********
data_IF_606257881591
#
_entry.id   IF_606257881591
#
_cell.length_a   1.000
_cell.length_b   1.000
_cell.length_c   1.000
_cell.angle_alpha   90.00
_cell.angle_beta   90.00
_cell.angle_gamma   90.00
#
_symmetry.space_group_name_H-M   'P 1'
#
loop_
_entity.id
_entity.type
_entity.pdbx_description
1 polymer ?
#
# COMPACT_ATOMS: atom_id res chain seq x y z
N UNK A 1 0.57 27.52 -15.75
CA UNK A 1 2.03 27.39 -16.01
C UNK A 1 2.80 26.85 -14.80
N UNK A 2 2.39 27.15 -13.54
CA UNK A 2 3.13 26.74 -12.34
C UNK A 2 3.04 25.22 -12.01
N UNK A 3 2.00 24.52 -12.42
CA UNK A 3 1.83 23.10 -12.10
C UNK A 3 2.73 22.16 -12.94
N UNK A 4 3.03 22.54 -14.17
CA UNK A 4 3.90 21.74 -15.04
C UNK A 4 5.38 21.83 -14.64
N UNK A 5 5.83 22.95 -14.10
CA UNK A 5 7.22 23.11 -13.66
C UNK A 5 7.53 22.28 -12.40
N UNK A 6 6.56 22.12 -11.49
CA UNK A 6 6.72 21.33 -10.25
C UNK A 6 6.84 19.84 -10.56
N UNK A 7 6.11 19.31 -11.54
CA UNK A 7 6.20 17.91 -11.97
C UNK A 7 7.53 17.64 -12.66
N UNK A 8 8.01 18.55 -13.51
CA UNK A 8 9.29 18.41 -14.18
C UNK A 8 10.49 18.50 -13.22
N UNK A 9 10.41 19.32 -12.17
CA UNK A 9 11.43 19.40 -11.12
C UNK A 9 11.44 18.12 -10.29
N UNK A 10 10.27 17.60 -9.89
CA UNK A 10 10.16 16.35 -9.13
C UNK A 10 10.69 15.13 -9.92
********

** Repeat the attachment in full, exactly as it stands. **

data_IF_606257881591
#
_entry.id   IF_606257881591
#
_cell.length_a   1.000
_cell.length_b   1.000
_cell.length_c   1.000
_cell.angle_alpha   90.00
_cell.angle_beta   90.00
_cell.angle_gamma   90.00
#
_symmetry.space_group_name_H-M   'P 1'
#
loop_
_entity.id
_entity.type
_entity.pdbx_description
1 polymer ?
#
# COMPACT_ATOMS: atom_id res chain seq x y z
N UNK A 1 0.57 27.52 -15.75
CA UNK A 1 2.03 27.39 -16.01
C UNK A 1 2.80 26.85 -14.80
N UNK A 2 2.39 27.15 -13.54
CA UNK A 2 3.13 26.74 -12.34
C UNK A 2 3.04 25.22 -12.01
N UNK A 3 2.00 24.52 -12.42
CA UNK A 3 1.83 23.10 -12.10
C UNK A 3 2.73 22.16 -12.94
N UNK A 4 3.03 22.54 -14.17
CA UNK A 4 3.90 21.74 -15.04
C UNK A 4 5.38 21.83 -14.64
N UNK A 5 5.83 22.95 -14.10
CA UNK A 5 7.22 23.11 -13.66
C UNK A 5 7.53 22.28 -12.40
N UNK A 6 6.56 22.12 -11.49
CA UNK A 6 6.72 21.33 -10.25
C UNK A 6 6.84 19.84 -10.56
N UNK A 7 6.11 19.31 -11.54
CA UNK A 7 6.20 17.91 -11.97
C UNK A 7 7.53 17.64 -12.66
N UNK A 8 8.01 18.55 -13.51
CA UNK A 8 9.29 18.41 -14.18
C UNK A 8 10.49 18.50 -13.22
N UNK A 9 10.41 19.32 -12.17
CA UNK A 9 11.43 19.40 -11.12
C UNK A 9 11.44 18.12 -10.29
N UNK A 10 10.27 17.60 -9.89
CA UNK A 10 10.16 16.35 -9.13
C UNK A 10 10.69 15.13 -9.92